Don’t be the guy who claims certain tasks are “not his job” or the guy who constantly shows up late, because that guy is not getting promoted.
A Careerbuilder study on more than 2,000 hiring managers and human resources professionals uncovered the top red flags when it comes to helping employees climb the career ladder.
Additionally, the survey also found which attributes would make HR professionals choose one job candidate over another, equally qualified, candidate.
As it turns out, having a sense of humour and being well connected to your local community is more important than you think.
Rosemary Haefner, CareerBuilder’s vice president of human resources, said the key to getting a job is by “selling your personal brand”.
“Employers are not only looking for people who are professionally qualified for the position, but also someone who is going to fit in at the office,” she said.
She adds the process doesn’t stop after one has secured a job. “You want to treat your current job like an extended interview for the next job you want in the company.”
The 12 biggest things stopping employees from being promoted:
1. Someone who says, “that’s not my job” – 71%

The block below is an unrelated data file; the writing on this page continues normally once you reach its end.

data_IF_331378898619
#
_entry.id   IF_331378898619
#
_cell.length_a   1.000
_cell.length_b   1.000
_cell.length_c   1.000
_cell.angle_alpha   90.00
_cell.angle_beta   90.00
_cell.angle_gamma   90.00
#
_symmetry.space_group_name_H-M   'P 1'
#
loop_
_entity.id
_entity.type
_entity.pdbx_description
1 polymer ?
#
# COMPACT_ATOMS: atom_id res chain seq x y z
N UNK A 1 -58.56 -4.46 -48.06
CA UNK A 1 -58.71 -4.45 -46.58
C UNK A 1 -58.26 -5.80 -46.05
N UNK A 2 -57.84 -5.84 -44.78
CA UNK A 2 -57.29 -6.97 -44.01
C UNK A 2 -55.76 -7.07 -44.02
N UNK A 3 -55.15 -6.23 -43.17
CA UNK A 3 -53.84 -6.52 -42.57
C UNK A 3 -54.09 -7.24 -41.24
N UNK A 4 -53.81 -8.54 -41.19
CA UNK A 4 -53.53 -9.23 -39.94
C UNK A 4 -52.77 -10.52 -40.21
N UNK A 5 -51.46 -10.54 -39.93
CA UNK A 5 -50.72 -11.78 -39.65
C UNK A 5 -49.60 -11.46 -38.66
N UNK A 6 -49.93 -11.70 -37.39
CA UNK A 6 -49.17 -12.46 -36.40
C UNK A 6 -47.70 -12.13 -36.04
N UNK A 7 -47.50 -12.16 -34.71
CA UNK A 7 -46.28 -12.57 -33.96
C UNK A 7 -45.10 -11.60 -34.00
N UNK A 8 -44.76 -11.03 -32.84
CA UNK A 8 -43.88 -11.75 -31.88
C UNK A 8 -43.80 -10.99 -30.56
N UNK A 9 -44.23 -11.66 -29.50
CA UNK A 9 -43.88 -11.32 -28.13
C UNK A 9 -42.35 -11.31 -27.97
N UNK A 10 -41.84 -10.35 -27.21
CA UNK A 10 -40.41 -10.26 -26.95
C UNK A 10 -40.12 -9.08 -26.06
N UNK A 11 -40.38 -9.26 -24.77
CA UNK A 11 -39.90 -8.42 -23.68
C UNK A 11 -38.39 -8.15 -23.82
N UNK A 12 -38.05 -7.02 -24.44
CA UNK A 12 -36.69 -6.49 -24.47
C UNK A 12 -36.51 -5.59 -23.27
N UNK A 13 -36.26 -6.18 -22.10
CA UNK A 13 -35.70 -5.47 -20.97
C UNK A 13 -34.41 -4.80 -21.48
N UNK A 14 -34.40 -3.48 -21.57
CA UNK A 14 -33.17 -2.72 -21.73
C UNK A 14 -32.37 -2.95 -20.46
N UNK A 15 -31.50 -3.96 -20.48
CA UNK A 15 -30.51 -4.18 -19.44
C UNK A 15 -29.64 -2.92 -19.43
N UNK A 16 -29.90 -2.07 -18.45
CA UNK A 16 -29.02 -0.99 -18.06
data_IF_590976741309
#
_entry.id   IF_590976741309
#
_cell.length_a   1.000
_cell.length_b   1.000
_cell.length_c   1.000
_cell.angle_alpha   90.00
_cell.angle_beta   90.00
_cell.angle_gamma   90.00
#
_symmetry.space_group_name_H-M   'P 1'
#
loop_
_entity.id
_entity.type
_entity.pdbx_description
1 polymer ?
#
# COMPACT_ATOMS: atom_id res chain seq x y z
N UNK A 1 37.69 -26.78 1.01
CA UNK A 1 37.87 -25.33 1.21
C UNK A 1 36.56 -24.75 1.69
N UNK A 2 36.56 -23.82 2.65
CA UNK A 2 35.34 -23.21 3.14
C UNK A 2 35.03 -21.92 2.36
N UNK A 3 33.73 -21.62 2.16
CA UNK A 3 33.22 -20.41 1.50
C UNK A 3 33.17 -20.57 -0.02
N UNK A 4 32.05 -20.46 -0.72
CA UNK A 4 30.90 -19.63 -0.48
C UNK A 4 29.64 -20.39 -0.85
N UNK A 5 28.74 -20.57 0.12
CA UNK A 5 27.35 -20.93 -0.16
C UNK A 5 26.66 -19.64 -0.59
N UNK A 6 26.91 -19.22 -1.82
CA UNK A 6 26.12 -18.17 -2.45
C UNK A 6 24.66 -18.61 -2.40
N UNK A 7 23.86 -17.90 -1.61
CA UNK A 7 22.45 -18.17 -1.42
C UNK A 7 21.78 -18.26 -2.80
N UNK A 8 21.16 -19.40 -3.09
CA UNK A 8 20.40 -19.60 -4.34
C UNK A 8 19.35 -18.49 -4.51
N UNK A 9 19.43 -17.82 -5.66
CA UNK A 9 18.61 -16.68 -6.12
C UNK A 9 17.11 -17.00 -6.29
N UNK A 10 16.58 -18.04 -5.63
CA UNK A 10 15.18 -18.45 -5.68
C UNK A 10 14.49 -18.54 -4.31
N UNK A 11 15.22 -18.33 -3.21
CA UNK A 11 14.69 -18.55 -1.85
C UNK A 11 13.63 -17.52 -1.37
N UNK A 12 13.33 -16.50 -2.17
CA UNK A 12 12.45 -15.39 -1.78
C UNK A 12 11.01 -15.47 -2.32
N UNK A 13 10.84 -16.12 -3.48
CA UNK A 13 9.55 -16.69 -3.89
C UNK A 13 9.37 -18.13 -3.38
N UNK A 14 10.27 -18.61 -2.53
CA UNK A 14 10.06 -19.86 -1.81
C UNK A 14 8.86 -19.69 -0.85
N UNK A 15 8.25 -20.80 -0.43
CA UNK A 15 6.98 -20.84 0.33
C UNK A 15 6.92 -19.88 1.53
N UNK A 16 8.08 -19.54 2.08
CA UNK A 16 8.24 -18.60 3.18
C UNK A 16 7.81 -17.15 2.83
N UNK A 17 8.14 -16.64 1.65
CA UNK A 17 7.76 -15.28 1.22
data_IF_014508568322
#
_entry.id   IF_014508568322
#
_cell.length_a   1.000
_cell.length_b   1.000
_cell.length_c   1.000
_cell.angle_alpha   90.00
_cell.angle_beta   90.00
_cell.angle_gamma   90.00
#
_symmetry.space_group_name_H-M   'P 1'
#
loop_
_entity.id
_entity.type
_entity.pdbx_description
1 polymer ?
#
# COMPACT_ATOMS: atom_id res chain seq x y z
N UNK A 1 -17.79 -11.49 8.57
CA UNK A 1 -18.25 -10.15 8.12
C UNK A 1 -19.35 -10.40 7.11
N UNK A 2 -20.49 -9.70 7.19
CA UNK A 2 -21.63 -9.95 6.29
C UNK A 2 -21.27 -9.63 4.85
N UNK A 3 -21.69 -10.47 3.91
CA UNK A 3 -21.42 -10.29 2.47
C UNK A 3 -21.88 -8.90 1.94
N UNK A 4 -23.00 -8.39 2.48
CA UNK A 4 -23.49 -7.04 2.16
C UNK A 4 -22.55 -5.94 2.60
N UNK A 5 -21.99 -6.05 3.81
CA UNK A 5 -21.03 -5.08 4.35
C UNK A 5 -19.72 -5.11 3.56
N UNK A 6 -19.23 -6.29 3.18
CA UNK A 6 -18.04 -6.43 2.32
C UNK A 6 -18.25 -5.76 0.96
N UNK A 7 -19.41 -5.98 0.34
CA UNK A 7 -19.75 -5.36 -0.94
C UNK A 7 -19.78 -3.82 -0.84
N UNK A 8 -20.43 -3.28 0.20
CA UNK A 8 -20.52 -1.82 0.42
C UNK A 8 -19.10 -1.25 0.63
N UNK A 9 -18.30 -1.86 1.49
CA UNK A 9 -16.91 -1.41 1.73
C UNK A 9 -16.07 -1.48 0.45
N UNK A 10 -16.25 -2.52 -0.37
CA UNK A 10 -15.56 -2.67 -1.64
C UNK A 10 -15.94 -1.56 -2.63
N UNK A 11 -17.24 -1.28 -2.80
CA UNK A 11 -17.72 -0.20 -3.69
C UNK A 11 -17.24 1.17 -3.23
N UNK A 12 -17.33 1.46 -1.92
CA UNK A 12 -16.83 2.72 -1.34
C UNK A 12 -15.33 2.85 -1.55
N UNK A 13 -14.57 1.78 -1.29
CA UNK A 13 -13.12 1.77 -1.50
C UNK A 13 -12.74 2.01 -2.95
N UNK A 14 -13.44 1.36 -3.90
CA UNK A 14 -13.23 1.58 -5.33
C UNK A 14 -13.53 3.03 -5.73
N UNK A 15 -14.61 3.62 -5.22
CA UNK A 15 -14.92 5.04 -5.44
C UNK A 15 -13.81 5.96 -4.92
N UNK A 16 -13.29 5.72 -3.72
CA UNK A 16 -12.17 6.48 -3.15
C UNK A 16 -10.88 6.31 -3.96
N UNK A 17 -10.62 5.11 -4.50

2. Someone who is often late – 69%
3. Someone who has lied at work – 68%
4. Someone who takes credit for other people’s work – 64%
5. Someone who often leaves work early – 55%
6. Someone who takes liberties with expenses charged back to the company – 55%
7. Someone who gossips – 46%
8. Someone who doesn’t dress professionally – 35%
9. Someone who swears – 30%
10. Someone who doesn’t say anything in meetings – 22%
11. Someone who cried at work – 9%
12. Someone who has dated a co-worker – 8%
8 surprising things hiring managers look for from candidates
1. The candidate with the better sense of humor – 27%
2. The candidate who is involved in his or her community – 26%
3. The candidate who is better dressed – 22%
4. The candidate whom I have more in common with – 21%
5. The candidate who is more physically fit – 13%
6. The candidate who is more on top of current affairs and pop culture – 8%
7. The candidate who is more involved in social media – 7%
8. The candidate who is knowledgeable about sports – 4%